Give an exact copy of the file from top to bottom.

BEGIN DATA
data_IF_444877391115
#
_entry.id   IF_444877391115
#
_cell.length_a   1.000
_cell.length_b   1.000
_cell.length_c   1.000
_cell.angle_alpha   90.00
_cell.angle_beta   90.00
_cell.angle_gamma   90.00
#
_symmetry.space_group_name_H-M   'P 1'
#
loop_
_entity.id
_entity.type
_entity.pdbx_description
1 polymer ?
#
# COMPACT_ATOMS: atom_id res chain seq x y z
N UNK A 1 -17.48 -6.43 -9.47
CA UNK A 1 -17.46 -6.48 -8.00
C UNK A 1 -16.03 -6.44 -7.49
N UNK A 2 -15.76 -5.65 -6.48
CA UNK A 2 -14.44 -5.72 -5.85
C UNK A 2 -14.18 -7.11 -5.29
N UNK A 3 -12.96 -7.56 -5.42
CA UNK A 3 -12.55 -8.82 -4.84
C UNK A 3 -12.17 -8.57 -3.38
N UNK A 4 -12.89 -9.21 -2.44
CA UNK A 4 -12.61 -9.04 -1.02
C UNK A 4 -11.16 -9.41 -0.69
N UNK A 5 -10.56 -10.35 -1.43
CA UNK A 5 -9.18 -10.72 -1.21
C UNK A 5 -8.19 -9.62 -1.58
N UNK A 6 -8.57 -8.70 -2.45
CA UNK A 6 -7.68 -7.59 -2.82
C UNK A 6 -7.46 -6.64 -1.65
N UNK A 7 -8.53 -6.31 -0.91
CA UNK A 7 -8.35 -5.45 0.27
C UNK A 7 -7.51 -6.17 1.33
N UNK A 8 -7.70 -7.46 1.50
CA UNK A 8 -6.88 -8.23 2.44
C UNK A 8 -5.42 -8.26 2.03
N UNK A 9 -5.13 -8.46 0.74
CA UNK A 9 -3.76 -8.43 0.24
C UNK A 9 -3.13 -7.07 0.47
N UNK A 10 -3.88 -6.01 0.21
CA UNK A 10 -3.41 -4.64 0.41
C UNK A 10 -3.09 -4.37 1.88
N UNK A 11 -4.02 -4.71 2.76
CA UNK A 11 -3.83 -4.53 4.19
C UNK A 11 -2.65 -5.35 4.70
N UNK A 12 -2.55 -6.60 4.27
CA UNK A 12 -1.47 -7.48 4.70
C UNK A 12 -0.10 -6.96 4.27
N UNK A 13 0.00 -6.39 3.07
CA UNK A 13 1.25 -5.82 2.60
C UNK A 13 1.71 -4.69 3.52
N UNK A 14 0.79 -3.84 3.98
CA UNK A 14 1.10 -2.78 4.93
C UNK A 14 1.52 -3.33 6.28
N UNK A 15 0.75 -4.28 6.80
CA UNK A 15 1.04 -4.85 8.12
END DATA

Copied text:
data_IF_444877391115
#
_entry.id   IF_444877391115
#
_cell.length_a   1.000
_cell.length_b   1.000
_cell.length_c   1.000
_cell.angle_alpha   90.00
_cell.angle_beta   90.00
_cell.angle_gamma   90.00
#
_symmetry.space_group_name_H-M   'P 1'
#
loop_
_entity.id
_entity.type
_entity.pdbx_description
1 polymer ?
#
# COMPACT_ATOMS: atom_id res chain seq x y z
N UNK A 1 -17.48 -6.43 -9.47
CA UNK A 1 -17.46 -6.48 -8.00
C UNK A 1 -16.03 -6.44 -7.49
N UNK A 2 -15.76 -5.65 -6.48
CA UNK A 2 -14.44 -5.72 -5.85
C UNK A 2 -14.18 -7.11 -5.29
N UNK A 3 -12.96 -7.56 -5.42
CA UNK A 3 -12.55 -8.82 -4.84
C UNK A 3 -12.17 -8.57 -3.38
N UNK A 4 -12.89 -9.21 -2.44
CA UNK A 4 -12.61 -9.04 -1.02
C UNK A 4 -11.16 -9.41 -0.69
N UNK A 5 -10.56 -10.35 -1.43
CA UNK A 5 -9.18 -10.72 -1.21
C UNK A 5 -8.19 -9.62 -1.58
N UNK A 6 -8.57 -8.70 -2.45
CA UNK A 6 -7.68 -7.59 -2.82
C UNK A 6 -7.46 -6.64 -1.65
N UNK A 7 -8.53 -6.31 -0.91
CA UNK A 7 -8.35 -5.45 0.27
C UNK A 7 -7.51 -6.17 1.33
N UNK A 8 -7.70 -7.46 1.50
CA UNK A 8 -6.88 -8.23 2.44
C UNK A 8 -5.42 -8.26 2.03
N UNK A 9 -5.13 -8.46 0.74
CA UNK A 9 -3.76 -8.43 0.24
C UNK A 9 -3.13 -7.07 0.47
N UNK A 10 -3.88 -6.01 0.21
CA UNK A 10 -3.41 -4.64 0.41
C UNK A 10 -3.09 -4.37 1.88
N UNK A 11 -4.02 -4.71 2.76
CA UNK A 11 -3.83 -4.53 4.19
C UNK A 11 -2.65 -5.35 4.70
N UNK A 12 -2.55 -6.60 4.27
CA UNK A 12 -1.47 -7.48 4.70
C UNK A 12 -0.10 -6.96 4.27
N UNK A 13 0.00 -6.39 3.07
CA UNK A 13 1.25 -5.82 2.60
C UNK A 13 1.71 -4.69 3.52
N UNK A 14 0.79 -3.84 3.98
CA UNK A 14 1.10 -2.78 4.93
C UNK A 14 1.52 -3.33 6.28
N UNK A 15 0.75 -4.28 6.80
CA UNK A 15 1.04 -4.85 8.12